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Journal: Knox Church

Knox full frontal
Unfortunately, accessing the church through the roof didn't work out.
Knox Church (June 2003): When I was making the churches issue, one place that continually thwarted me was the beautiful stone edifice known as Knox Presbyterian Church. Unlike other churches that occasionally leave a door unlocked to accommodate community events and the like, Knox was locked up tight and seemed to only open its doors during Sunday services, at which time greeters made sure everyone who came through the front door sat right down and got some good praying done. After three or four attempts, each during different times of day, I'd resigned myself to never getting to know the building, which I'd begun to refer to as Fort Knox.
       Then one happy day I received a note from a fellow who said he'd been reading Infiltration for a while, and wondered if I might be interested in looking at Knox with him, as he happened to have access to a key with the letters "GM" on it, and they didn't stand for General Motors. Naturally, I was there.

Knox attic Knox attic
After climbing around on top of the false ceiling for a while,
we headed up into the bell tower to ring the bell from below.
Knox full frontal
The third one didn't sink.
       Meeting up with my host and two other would-be explorers on an evening when the church was all but empty, we hopped over the velvet ropes and made our way up to the church's balcony. Here our host whipped out his grandmaster key and led us into an extremely dusty and dimly lit attic. We climbed several makeshift wooden ladders to stand on top of the church's arched false ceiling, and then climbed down the other side to look at some long forgotten and unlit rooms.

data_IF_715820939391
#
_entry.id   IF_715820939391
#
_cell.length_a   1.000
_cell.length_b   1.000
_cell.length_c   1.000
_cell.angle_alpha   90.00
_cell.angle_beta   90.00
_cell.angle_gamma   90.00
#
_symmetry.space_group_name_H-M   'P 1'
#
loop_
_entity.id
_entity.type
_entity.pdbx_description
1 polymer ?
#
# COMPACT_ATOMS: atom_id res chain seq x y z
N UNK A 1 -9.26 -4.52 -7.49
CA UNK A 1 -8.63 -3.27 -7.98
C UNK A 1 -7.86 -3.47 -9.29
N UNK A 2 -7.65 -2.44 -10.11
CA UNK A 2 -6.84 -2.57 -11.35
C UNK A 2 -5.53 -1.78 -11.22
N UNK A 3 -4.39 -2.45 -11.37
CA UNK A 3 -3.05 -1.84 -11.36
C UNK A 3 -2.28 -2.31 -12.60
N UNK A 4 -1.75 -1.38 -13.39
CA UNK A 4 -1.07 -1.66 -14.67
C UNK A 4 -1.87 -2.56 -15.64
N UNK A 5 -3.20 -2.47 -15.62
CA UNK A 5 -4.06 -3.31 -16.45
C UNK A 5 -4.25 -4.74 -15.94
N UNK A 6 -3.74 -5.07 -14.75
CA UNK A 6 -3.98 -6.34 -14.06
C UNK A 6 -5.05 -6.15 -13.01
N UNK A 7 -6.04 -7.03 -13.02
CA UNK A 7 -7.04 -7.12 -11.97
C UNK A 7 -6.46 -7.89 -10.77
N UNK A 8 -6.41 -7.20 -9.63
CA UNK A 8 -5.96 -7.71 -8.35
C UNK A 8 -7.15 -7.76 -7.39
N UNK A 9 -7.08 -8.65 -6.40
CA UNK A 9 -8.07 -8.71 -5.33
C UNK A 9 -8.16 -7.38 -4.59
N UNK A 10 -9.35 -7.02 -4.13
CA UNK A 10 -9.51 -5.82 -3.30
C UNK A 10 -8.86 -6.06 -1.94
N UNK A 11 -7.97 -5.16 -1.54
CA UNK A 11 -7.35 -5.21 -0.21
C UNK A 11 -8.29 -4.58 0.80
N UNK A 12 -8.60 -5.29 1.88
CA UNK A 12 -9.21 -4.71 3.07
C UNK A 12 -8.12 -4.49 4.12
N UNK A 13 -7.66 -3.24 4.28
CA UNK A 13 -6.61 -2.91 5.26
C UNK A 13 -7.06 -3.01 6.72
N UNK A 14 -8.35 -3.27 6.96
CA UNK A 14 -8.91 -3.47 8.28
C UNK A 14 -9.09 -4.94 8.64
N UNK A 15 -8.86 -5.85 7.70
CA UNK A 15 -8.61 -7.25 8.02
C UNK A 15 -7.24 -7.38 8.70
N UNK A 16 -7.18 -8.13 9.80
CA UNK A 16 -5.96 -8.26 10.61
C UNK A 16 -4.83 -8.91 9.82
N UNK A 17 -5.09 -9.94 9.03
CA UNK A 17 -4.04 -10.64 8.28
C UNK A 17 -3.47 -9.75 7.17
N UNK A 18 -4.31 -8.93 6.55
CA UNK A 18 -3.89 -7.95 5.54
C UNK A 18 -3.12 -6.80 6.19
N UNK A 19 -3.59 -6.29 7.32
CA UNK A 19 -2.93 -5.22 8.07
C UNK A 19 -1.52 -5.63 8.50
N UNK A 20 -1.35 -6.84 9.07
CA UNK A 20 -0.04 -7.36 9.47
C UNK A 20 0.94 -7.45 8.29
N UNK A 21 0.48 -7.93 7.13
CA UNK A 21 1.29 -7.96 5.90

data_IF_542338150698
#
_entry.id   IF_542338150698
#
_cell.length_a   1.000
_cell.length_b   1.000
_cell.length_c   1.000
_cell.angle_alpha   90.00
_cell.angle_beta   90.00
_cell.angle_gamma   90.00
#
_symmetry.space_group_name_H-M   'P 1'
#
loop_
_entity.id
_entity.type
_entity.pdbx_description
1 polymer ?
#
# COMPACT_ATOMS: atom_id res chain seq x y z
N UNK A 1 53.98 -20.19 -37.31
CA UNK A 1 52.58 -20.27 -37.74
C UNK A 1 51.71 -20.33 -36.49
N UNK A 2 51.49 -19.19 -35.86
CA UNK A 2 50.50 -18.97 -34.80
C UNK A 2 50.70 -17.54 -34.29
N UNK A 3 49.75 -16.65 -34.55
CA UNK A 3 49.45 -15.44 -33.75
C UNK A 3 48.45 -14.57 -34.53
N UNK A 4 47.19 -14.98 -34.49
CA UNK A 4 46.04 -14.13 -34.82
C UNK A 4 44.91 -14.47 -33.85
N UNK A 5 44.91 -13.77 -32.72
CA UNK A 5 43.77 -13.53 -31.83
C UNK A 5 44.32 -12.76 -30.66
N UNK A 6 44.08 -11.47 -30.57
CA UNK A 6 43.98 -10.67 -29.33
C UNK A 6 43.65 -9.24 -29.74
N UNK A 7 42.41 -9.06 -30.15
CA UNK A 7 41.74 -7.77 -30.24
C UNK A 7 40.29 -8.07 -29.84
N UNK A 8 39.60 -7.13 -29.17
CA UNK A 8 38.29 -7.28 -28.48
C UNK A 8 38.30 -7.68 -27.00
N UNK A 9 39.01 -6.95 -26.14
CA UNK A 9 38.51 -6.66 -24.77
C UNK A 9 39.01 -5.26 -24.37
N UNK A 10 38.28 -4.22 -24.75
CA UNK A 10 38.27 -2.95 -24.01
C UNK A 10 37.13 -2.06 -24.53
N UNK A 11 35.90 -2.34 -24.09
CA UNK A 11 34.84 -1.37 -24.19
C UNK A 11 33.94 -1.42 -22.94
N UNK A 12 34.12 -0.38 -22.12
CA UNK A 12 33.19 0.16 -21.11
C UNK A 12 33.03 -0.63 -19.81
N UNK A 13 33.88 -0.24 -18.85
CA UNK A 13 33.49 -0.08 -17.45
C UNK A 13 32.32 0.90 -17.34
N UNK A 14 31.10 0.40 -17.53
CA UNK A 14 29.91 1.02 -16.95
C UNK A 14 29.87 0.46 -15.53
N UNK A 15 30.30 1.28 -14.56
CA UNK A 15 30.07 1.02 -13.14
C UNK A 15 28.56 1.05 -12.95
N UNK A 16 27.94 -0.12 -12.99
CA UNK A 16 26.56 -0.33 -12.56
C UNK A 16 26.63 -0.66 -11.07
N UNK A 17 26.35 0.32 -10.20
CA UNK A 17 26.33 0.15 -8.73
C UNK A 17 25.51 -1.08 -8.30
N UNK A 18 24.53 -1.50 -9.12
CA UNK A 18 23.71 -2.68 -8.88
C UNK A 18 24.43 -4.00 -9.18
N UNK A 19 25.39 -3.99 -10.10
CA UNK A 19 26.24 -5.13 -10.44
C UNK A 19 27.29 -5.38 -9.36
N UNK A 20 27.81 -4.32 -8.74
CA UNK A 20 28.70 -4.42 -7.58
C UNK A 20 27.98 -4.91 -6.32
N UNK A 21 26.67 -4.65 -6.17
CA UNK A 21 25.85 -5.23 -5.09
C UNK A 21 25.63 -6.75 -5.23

Finishing with the attic, we turned our attention to the bell tower, where we climbed up still more steep stairs and ladders before coming to the church's giant bell, now replaced by recorded chimes and no longer used except on special occasions. Feeling bad for the poor old bell, we decided to give it a few rings, which reverberated throughout the tower very loudly. We then climbed up to the summit of the bell tower and popped our heads out through the hatch at the top of the building, for a great view of the area all around.
Knox attic Knox attic
Making our way past the old bell, we climbed up and lifted
off a small hatch on the roof for a great view of the area.
Knox chapel
Though it has been abandoned for a while, this little chapel was still quite easy on the eye.
       Having seen the church proper, we turned our attention to the more community centre-esque parts of the building, touring a pretty abandoned chapel and then looking in on the unlit bowling alley in the basement. We'd just finished bowling a few quick games when suddenly a whole bunch of orcs attacked us and killed us all!
       (Okay, not really. I just added that to make this story more exciting. That's the problem with guided tours.) Gallery
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